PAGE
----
Authors: Georgia Beers
Tags: #Fiction, #General, #Romance, #Erotica
Thy Neighbor’s Wife
Yellow Rose Books
Copyright © 2003 by Georgia Beers
All rights reserved. No part of this publication may be reproduced,
transmitted in any form or by any means, electronic or mechanical,
including photocopy, recording, or any information storage and
retrieval system, without permission in writing from the publisher.
The characters, incidents and dialogue herein are fictional and any
resemblance to actual events or persons, living or dead, is purely
First Printing 2003
9 8 7 6 5 4 3 2 1
Cover design by Donna Pawlowski
Yellow Rose Books
PMB 210, 8691 9th Avenue
Port Arthur, Texas 77642-8025
Find us on the World Wide Web at
Printed in the United States of America
There are a handful of folks who have made this book better
because of their hard work and support...
Thank you to Stacy Harp for the sharp eyes, the patience, and the
ability to boost my ego right when it needs it the most.
Thank you to the staff of Yellow Rose and Regal Crest for making
both the editing process and the business end of my writing run
smoothly and painlessly. I'm a very lucky author to be associated
with such professionals.
Thank you to the small city of Canandaigua, New York, for being
such a beautiful and inspirational place. I did take a few liberties—
natives will recognize them—but all in all, I tried to keep it as true
to life on paper as I could. I hope I succeeded.
Lastly, thank you to Tonya Muir—wherever you are...
“What do you think, honey?”
The excitement in Eric Wainwright’s voice was unmistakable to
his wife, Jennifer. She smiled at the little-boy expression on his
face, the twinkling in his brown eyes. It wasn’t terribly often that he
asked for her opinion on something he was looking to purchase, but
for some reason, he really wanted her to be as enamored with the
lake house as he was. It was important to him. He waited, studying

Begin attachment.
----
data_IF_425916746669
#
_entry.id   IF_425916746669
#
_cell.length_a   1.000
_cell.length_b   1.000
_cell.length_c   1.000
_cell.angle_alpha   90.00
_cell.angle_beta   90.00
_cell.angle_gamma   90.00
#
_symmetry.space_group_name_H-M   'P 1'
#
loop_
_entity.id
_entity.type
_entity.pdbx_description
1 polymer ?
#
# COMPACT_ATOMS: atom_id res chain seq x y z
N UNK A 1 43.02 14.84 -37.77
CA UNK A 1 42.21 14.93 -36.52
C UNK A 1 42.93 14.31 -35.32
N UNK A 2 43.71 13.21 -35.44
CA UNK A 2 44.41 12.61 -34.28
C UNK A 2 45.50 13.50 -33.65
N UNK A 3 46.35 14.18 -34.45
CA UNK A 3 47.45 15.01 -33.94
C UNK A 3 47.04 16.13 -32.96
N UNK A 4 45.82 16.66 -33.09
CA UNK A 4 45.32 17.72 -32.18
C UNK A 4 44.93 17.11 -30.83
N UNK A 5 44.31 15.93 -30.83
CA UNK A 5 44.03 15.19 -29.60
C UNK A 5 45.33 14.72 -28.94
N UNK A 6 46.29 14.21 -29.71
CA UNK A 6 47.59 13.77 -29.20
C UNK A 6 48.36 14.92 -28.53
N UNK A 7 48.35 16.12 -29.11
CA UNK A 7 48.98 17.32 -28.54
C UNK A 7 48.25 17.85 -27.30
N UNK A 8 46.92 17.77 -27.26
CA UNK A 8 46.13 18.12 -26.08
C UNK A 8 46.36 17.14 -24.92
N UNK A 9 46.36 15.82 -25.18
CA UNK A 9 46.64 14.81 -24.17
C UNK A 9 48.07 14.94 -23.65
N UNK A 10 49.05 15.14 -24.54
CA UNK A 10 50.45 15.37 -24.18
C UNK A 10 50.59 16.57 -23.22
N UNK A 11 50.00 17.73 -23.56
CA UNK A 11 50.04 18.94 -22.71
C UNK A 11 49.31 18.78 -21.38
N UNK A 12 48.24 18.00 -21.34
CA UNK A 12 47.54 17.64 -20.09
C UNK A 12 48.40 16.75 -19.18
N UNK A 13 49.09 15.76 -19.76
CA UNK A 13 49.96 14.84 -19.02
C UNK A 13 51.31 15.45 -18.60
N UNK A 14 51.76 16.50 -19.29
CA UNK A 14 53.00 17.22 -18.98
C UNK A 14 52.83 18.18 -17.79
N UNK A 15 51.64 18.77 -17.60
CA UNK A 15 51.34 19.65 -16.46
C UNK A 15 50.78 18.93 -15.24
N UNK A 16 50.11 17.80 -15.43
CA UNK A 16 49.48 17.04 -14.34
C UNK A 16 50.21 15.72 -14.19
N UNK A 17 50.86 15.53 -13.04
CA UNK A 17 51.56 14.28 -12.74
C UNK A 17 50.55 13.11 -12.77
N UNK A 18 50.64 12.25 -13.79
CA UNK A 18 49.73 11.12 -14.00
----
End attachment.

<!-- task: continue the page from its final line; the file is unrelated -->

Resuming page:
Jennifer was completely taken with the house, but she didn’t
want to let him off the hook too soon, so she pretended to ponder,
wandering slowly around. She turned in a casual circle in the
expansive great room and then stopped to look out the floor-to-ceil-
ing windows that offered a stunning view of Canandaigua Lake.
The waves lapped gently at the shores of the yard, which was impec-
cably landscaped, the grass, a lush green nearly impossible to find
this early in the season.
Above her head were wood beams, accentuating the high ceil-
ing and drawing the eyes to the railing of the loft that overlooked
the great room. She’d been up there already and had been equally
impressed with the open design of the master and guest bedrooms,
accented in the same wood as the ceiling beams. Ideas for painting
and decorating were already bombarding her, colors and patterns
spinning in her mind.
She knew that, whether or not she liked the place, Eric did and
that they’d probably end up buying it anyway, but she was pleased
he seemed so anxious for her opinion. She smiled at him again.
“I think it’s beautiful,” she pronounced.
Eric let out an audible sigh of relief and hugged her, catching
her off guard. He turned to Jake, his cousin and their real estate
agent, and grinned. “She thinks it’s beautiful.”
“Of course she does,” Jake replied easily. “Let’s take care of
the paperwork, shall we?”
As the two men headed for the kitchen where they could use
2 Georgia Beers
the counter space to write on, Jennifer slid open the sliding glass
doors and stepped out onto the massive back deck. It was empty, so
she was sure that was why it seemed so huge. The house had been
empty for over a week, following the death of the elderly previous
owner. She rested her palms on the railing, closing her eyes and tak-
ing a lung full of fresh lake air, so different from that of the city.